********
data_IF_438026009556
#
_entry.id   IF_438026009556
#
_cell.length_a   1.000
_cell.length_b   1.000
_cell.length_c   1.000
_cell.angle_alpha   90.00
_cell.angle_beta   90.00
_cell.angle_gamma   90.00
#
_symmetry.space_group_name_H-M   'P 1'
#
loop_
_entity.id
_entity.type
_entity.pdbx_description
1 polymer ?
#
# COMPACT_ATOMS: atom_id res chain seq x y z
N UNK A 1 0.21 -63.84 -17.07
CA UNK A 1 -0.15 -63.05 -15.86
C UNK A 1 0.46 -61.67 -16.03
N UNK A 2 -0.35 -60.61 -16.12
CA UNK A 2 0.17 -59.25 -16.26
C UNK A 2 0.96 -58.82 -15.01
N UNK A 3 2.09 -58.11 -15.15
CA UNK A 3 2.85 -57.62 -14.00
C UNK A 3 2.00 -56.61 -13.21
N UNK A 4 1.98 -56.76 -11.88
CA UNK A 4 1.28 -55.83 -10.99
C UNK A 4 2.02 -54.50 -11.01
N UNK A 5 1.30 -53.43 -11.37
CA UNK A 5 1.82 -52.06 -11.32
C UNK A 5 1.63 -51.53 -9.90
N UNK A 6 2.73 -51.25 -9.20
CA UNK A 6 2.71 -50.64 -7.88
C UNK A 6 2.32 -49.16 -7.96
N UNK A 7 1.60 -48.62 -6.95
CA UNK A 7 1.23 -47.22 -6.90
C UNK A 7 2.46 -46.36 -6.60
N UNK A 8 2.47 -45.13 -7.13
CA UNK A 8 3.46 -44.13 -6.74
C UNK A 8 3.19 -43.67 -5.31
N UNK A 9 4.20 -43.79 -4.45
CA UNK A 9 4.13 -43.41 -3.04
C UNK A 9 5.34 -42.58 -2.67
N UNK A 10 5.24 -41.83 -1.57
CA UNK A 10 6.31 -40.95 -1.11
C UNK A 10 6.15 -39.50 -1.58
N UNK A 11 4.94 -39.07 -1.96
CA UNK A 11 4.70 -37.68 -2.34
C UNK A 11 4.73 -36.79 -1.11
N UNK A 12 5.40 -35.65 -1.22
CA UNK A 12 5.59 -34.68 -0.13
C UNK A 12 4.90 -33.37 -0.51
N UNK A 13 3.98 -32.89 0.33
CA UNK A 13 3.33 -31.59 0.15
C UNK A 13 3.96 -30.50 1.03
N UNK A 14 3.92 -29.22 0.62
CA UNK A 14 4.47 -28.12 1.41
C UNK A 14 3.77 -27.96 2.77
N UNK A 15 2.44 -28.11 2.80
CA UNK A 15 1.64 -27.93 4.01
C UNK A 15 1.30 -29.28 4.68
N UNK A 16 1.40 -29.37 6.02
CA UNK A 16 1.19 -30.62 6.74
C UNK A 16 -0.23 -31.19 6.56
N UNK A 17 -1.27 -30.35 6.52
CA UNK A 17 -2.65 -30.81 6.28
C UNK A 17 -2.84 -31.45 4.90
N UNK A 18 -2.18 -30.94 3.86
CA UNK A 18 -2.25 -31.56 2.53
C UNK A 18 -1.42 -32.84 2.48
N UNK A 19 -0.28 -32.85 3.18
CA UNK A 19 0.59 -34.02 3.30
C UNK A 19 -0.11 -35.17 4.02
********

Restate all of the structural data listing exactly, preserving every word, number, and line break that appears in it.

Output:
data_IF_438026009556
#
_entry.id   IF_438026009556
#
_cell.length_a   1.000
_cell.length_b   1.000
_cell.length_c   1.000
_cell.angle_alpha   90.00
_cell.angle_beta   90.00
_cell.angle_gamma   90.00
#
_symmetry.space_group_name_H-M   'P 1'
#
loop_
_entity.id
_entity.type
_entity.pdbx_description
1 polymer ?
#
# COMPACT_ATOMS: atom_id res chain seq x y z
N UNK A 1 0.21 -63.84 -17.07
CA UNK A 1 -0.15 -63.05 -15.86
C UNK A 1 0.46 -61.67 -16.03
N UNK A 2 -0.35 -60.61 -16.12
CA UNK A 2 0.17 -59.25 -16.26
C UNK A 2 0.96 -58.82 -15.01
N UNK A 3 2.09 -58.11 -15.15
CA UNK A 3 2.85 -57.62 -14.00
C UNK A 3 2.00 -56.61 -13.21
N UNK A 4 1.98 -56.76 -11.88
CA UNK A 4 1.28 -55.83 -10.99
C UNK A 4 2.02 -54.50 -11.01
N UNK A 5 1.30 -53.43 -11.37
CA UNK A 5 1.82 -52.06 -11.32
C UNK A 5 1.63 -51.53 -9.90
N UNK A 6 2.73 -51.25 -9.20
CA UNK A 6 2.71 -50.64 -7.88
C UNK A 6 2.32 -49.16 -7.96
N UNK A 7 1.60 -48.62 -6.95
CA UNK A 7 1.23 -47.22 -6.90
C UNK A 7 2.46 -46.36 -6.60
N UNK A 8 2.47 -45.13 -7.13
CA UNK A 8 3.46 -44.13 -6.74
C UNK A 8 3.19 -43.67 -5.31
N UNK A 9 4.20 -43.79 -4.45
CA UNK A 9 4.13 -43.41 -3.04
C UNK A 9 5.34 -42.58 -2.67
N UNK A 10 5.24 -41.83 -1.57
CA UNK A 10 6.31 -40.95 -1.11
C UNK A 10 6.15 -39.50 -1.58
N UNK A 11 4.94 -39.07 -1.96
CA UNK A 11 4.70 -37.68 -2.34
C UNK A 11 4.73 -36.79 -1.11
N UNK A 12 5.40 -35.65 -1.22
CA UNK A 12 5.59 -34.68 -0.13
C UNK A 12 4.90 -33.37 -0.51
N UNK A 13 3.98 -32.89 0.33
CA UNK A 13 3.33 -31.59 0.15
C UNK A 13 3.96 -30.50 1.03
N UNK A 14 3.92 -29.22 0.62
CA UNK A 14 4.47 -28.12 1.41
C UNK A 14 3.77 -27.96 2.77
N UNK A 15 2.44 -28.11 2.80
CA UNK A 15 1.64 -27.93 4.01
C UNK A 15 1.30 -29.28 4.68
N UNK A 16 1.40 -29.37 6.02
CA UNK A 16 1.19 -30.62 6.74
C UNK A 16 -0.23 -31.19 6.56
N UNK A 17 -1.27 -30.35 6.52
CA UNK A 17 -2.65 -30.81 6.28
C UNK A 17 -2.84 -31.45 4.90
N UNK A 18 -2.18 -30.94 3.86
CA UNK A 18 -2.25 -31.56 2.53
C UNK A 18 -1.42 -32.84 2.48
N UNK A 19 -0.28 -32.85 3.18
CA UNK A 19 0.59 -34.02 3.30
C UNK A 19 -0.11 -35.17 4.02